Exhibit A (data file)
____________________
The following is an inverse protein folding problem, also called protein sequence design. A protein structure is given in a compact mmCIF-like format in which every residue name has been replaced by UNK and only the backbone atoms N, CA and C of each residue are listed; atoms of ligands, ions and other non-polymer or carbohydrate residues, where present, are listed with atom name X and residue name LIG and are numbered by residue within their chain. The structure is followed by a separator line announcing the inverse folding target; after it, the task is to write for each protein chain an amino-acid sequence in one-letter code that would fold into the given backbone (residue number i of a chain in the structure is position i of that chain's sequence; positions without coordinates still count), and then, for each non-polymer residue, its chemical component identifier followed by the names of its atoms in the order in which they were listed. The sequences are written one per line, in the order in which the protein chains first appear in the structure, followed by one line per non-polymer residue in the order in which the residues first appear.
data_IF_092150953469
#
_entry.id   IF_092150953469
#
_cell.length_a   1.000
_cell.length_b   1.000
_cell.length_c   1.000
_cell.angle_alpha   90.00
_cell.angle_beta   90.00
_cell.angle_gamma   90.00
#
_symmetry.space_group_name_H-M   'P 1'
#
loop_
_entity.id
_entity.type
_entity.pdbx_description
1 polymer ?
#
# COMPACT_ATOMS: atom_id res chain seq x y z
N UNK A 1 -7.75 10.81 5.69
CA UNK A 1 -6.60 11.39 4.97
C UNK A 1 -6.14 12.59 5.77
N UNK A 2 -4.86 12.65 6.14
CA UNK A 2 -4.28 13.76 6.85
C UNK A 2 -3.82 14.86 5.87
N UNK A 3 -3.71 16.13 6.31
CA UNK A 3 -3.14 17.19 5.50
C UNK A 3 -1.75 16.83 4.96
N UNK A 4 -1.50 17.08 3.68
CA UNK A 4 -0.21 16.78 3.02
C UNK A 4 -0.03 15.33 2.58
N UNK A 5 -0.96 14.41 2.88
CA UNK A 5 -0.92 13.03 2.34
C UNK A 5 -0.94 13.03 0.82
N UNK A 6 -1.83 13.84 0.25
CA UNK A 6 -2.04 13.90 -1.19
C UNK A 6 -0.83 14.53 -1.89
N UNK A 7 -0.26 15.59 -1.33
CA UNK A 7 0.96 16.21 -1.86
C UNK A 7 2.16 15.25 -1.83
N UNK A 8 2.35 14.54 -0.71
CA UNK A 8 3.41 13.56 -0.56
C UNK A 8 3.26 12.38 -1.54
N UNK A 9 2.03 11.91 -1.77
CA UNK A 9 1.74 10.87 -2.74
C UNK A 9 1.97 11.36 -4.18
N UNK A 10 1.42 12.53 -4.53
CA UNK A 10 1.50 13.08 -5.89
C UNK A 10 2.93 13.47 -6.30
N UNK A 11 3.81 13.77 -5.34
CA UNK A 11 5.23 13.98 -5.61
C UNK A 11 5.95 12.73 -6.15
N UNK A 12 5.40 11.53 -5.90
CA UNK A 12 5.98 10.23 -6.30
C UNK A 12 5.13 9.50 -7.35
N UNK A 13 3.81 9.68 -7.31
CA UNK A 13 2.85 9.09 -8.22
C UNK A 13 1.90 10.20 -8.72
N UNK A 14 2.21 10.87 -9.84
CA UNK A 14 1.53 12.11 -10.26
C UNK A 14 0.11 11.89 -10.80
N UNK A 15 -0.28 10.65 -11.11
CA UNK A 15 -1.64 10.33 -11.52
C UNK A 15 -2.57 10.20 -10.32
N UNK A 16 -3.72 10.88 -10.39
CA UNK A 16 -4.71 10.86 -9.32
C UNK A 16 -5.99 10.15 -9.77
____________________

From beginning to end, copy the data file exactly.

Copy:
The following is an inverse protein folding problem, also called protein sequence design. A protein structure is given in a compact mmCIF-like format in which every residue name has been replaced by UNK and only the backbone atoms N, CA and C of each residue are listed; atoms of ligands, ions and other non-polymer or carbohydrate residues, where present, are listed with atom name X and residue name LIG and are numbered by residue within their chain. The structure is followed by a separator line announcing the inverse folding target; after it, the task is to write for each protein chain an amino-acid sequence in one-letter code that would fold into the given backbone (residue number i of a chain in the structure is position i of that chain's sequence; positions without coordinates still count), and then, for each non-polymer residue, its chemical component identifier followed by the names of its atoms in the order in which they were listed. The sequences are written one per line, in the order in which the protein chains first appear in the structure, followed by one line per non-polymer residue in the order in which the residues first appear.
data_IF_092150953469
#
_entry.id   IF_092150953469
#
_cell.length_a   1.000
_cell.length_b   1.000
_cell.length_c   1.000
_cell.angle_alpha   90.00
_cell.angle_beta   90.00
_cell.angle_gamma   90.00
#
_symmetry.space_group_name_H-M   'P 1'
#
loop_
_entity.id
_entity.type
_entity.pdbx_description
1 polymer ?
#
# COMPACT_ATOMS: atom_id res chain seq x y z
N UNK A 1 -7.75 10.81 5.69
CA UNK A 1 -6.60 11.39 4.97
C UNK A 1 -6.14 12.59 5.77
N UNK A 2 -4.86 12.65 6.14
CA UNK A 2 -4.28 13.76 6.85
C UNK A 2 -3.82 14.86 5.87
N UNK A 3 -3.71 16.13 6.31
CA UNK A 3 -3.14 17.19 5.50
C UNK A 3 -1.75 16.83 4.96
N UNK A 4 -1.50 17.08 3.68
CA UNK A 4 -0.21 16.78 3.02
C UNK A 4 -0.03 15.33 2.58
N UNK A 5 -0.96 14.41 2.88
CA UNK A 5 -0.92 13.03 2.34
C UNK A 5 -0.94 13.03 0.82
N UNK A 6 -1.83 13.84 0.25
CA UNK A 6 -2.04 13.90 -1.19
C UNK A 6 -0.83 14.53 -1.89
N UNK A 7 -0.26 15.59 -1.33
CA UNK A 7 0.96 16.21 -1.86
C UNK A 7 2.16 15.25 -1.83
N UNK A 8 2.35 14.54 -0.71
CA UNK A 8 3.41 13.56 -0.56
C UNK A 8 3.26 12.38 -1.54
N UNK A 9 2.03 11.91 -1.77
CA UNK A 9 1.74 10.87 -2.74
C UNK A 9 1.97 11.36 -4.18
N UNK A 10 1.42 12.53 -4.53
CA UNK A 10 1.50 13.08 -5.89
C UNK A 10 2.93 13.47 -6.30
N UNK A 11 3.81 13.77 -5.34
CA UNK A 11 5.23 13.98 -5.61
C UNK A 11 5.95 12.73 -6.15
N UNK A 12 5.40 11.53 -5.90
CA UNK A 12 5.98 10.23 -6.30
C UNK A 12 5.13 9.50 -7.35
N UNK A 13 3.81 9.68 -7.31
CA UNK A 13 2.85 9.09 -8.22
C UNK A 13 1.90 10.20 -8.72
N UNK A 14 2.21 10.87 -9.84
CA UNK A 14 1.53 12.11 -10.26
C UNK A 14 0.11 11.89 -10.80
N UNK A 15 -0.28 10.65 -11.11
CA UNK A 15 -1.64 10.33 -11.52
C UNK A 15 -2.57 10.20 -10.32
N UNK A 16 -3.72 10.88 -10.39
CA UNK A 16 -4.71 10.86 -9.32
C UNK A 16 -5.99 10.15 -9.77